The Trump administration authorized radioactive fertilizer to be added in road construction. The Biden administration said wait, maybe the decision was premature.
President Joe Biden’s Environmental Protection Agency has reversed the agency’s approval to add radioactive phosphogypsum wastes to materials used by government contractors to build roads. It concluded that the October approval in the waning days of the Trump administration “was premature.” The use of the gypsum wastes for road building had been requested by the Fertilizer Institute, a national trade organization for fertilizer manufacturing plants that are located mostly in Louisiana and Florida. They have long struggled to find alternative ways of disposing of the gypsum, a byproduct of their production. EPA and Louisiana Department of Environmental Quality officials said Tuesday they were unaware of any actual requests since October by fertilizer companies to use the material for road building. “To date, EPA has not received information or inquiries from any potential user indicating the desire to use phosphogypsum in road construction,” said EnestaJones, an EPA spokeswoman.nola.com
EPA Administrator Michael Regan is announcing this in the Federal Register. The trade groups were advised by letter on June 30th.
Phosphogypsum is the waste left behind when phosphate rock is crushed and treated to create phosphoric acid for making fertilizer and other projects. Louisiana and Florida have been leading producer of the fertilizer chemical, while mines in Florida are a major source of the rock material. The white-colored waste, which looks similar to the clean gypsum that is used in wallboard, is contaminated with small but measureable amounts of radium, uranium, thorium, radon and a number of toxic heavy metals. That has required phosphoric acid manufacturers to store it indefinitely in mountainous piles near their plants. In recent years, wastewater ponds built atop the piles have posed environmental threats to both natural resources and nearby residential areas. At the Mosaic fertilizer plant at Uncle Sam, in St. James Parish, a retaining wall around one of the ponds was failing several years ago, threatening to release contaminated water and waste into nearby streams. In Florida, a wastewater pond atop the former Piney Point fertilizer plant near Tampa released millions of gallons of contaminated wastewater into Tampa Bay, killing fish and causing other damage.
The Fertilizer Institute wanted the use of fertilizer as an additive or base started but only within 200 miles of the plant it was taken from. Why 200 miles or is there danger in a longer transit? The EPA agreed.
But in his notice to be published Wednesday, Regan said the earlier decision did not adequately consider a Clean Air Act provision that requires alternative uses to be at least as protective of public health as placement in a stack, and that requires the applicant to identify 10 components for each alternative use, such as where the material would be used and how much would be used. In December, a number of national, Louisiana and Florida environmental groups petitioned the U.S. Court of Appeals for the District of Columbia to review the rule on those and other grounds. They charged that the use of the material in roads would pose a health risk to those living nearby. “Allowing phosphogypsum in roads was a boneheaded, short-sighted favor to the industry,” Jaclyn Lopez, Florida director at the Center for Biological Diversity, said about EPA’s new policy reversal. “While the withdrawal cites technical deficiencies in the applicant’s petition, this action is consistent with 30 years of science showing that phosphogypsum poses a substantial risk to humans and the environment.” “This proposal to utilize radioactive materials in roads throughout Gulf communities was just another insult to folks already overburdened with pollution,” said Matt Rota, senior policy director of Healthy Gulf.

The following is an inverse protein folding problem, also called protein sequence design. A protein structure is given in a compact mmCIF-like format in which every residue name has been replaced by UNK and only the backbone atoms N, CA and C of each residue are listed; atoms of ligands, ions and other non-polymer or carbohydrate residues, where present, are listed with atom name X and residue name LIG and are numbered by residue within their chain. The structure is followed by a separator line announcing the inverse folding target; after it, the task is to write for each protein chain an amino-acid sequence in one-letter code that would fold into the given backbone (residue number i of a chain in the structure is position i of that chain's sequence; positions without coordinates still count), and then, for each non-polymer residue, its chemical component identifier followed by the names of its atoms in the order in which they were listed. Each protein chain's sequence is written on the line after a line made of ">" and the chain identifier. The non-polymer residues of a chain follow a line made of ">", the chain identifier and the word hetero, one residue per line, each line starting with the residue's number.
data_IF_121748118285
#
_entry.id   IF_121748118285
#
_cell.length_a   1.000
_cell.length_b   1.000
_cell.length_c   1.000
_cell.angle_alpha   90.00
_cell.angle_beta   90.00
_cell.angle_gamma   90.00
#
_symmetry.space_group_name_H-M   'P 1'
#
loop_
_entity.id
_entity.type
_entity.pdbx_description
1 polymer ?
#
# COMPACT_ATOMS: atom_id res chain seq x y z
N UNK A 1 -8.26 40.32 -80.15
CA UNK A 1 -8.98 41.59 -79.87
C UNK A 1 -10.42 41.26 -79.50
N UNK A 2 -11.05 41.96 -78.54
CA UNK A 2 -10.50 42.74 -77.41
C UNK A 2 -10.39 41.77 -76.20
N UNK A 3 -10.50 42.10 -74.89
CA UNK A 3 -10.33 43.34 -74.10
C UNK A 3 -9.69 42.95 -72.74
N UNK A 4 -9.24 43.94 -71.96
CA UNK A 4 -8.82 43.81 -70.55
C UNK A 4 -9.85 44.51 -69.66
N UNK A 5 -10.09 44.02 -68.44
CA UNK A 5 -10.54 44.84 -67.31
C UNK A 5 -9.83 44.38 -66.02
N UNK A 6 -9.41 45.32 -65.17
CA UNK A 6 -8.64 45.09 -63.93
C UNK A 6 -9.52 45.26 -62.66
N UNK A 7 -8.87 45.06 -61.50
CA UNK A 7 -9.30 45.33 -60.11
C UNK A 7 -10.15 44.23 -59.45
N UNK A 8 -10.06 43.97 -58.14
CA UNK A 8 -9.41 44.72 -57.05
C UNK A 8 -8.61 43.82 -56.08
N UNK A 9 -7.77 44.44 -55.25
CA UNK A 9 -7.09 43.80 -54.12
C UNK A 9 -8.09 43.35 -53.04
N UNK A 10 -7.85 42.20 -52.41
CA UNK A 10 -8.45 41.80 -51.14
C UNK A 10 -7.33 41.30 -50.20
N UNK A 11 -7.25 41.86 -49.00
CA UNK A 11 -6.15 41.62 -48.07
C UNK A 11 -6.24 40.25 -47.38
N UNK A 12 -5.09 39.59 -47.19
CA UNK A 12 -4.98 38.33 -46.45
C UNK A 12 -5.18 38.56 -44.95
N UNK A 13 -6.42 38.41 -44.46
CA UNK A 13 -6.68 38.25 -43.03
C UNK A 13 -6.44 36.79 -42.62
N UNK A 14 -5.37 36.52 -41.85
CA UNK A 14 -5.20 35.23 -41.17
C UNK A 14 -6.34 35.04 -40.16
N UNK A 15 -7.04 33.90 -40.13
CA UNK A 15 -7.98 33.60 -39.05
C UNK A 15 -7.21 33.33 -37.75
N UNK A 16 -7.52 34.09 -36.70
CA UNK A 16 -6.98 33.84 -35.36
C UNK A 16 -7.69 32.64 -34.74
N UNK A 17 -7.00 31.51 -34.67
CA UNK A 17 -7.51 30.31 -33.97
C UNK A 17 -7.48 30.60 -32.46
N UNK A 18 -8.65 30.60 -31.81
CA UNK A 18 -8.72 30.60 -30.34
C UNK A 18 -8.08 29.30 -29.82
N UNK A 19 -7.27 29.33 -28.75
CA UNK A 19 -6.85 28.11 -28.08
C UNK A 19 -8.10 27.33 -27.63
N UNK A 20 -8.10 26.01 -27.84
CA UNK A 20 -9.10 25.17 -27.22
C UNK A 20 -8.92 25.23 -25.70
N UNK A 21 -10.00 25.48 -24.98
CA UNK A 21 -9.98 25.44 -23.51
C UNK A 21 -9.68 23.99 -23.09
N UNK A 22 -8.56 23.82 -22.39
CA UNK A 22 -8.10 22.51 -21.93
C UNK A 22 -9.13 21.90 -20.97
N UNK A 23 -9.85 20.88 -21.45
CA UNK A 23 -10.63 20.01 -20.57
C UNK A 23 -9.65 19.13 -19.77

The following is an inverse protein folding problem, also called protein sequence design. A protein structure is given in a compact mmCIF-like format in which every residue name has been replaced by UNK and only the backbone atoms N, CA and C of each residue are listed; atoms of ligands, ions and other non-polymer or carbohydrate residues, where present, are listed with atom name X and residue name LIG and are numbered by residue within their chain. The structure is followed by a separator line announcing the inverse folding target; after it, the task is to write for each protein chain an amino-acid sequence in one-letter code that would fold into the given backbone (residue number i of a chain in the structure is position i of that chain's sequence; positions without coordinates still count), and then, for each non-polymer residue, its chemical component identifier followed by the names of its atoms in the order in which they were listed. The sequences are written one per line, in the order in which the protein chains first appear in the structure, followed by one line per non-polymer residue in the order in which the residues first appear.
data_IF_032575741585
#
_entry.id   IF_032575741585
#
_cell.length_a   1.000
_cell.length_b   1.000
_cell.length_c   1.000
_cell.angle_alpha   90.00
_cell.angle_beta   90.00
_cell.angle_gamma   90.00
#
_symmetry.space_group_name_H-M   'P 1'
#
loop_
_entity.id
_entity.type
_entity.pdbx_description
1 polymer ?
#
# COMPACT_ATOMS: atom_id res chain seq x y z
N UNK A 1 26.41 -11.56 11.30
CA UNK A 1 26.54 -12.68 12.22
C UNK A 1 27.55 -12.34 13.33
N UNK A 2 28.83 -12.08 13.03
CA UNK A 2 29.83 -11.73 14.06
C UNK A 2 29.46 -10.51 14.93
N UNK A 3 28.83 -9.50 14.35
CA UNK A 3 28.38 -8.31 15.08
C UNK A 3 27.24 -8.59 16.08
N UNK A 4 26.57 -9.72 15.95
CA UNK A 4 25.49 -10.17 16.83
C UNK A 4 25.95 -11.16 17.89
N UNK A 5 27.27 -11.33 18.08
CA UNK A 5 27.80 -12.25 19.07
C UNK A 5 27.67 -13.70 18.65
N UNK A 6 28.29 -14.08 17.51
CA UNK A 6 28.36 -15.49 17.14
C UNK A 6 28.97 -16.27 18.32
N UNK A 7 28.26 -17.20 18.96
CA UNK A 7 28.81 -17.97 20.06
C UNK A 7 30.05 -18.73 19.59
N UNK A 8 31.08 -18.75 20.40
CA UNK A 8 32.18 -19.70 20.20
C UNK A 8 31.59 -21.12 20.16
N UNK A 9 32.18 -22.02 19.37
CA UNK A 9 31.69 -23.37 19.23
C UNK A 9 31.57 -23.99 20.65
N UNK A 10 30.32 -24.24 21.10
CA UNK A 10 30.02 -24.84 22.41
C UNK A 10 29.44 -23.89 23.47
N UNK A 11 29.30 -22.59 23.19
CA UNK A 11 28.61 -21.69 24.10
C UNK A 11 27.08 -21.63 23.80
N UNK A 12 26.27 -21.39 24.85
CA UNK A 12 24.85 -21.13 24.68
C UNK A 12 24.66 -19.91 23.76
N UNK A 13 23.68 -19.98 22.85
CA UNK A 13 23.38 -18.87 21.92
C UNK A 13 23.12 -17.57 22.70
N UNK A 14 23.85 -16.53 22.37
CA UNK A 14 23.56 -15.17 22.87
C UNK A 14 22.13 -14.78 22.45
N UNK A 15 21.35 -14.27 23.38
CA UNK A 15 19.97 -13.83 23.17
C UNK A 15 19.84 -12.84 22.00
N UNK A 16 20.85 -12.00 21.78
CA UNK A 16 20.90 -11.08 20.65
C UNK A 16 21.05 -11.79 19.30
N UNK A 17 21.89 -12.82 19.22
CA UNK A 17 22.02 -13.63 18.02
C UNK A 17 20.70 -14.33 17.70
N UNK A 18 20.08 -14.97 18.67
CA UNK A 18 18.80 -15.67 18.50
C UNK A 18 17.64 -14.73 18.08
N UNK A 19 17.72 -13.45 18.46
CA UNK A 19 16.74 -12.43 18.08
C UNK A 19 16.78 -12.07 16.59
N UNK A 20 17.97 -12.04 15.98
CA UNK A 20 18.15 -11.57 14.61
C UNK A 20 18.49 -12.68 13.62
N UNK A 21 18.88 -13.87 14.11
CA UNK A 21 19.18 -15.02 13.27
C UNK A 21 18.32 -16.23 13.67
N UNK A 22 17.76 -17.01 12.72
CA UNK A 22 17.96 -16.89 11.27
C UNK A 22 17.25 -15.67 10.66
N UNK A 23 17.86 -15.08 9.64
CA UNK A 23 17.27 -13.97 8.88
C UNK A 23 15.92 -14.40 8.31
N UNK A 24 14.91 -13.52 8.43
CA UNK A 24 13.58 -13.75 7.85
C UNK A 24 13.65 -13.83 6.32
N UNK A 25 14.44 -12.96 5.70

Regan noted that the court cases had a part in this action but asserted that the EPA has the right to review prior decisions on their own and do not need a court case to start the review. He also noted that this does not stop all road construction additives or fillers but each would be looked at individually if proposed.
“EPA would review any future application for an alternative use individually and make a determination if the application can be approved under these Clean Air Act regulations,” Jones said. Until then, though, “phosphogypsum must continue to be placed in stacks and may not be removed from stacks for use in road construction,” Regan said.
Now our roads will not glow! The initial action shows the problem of giving business all the want when they want it. The health of the nation should also be a factor in decision making.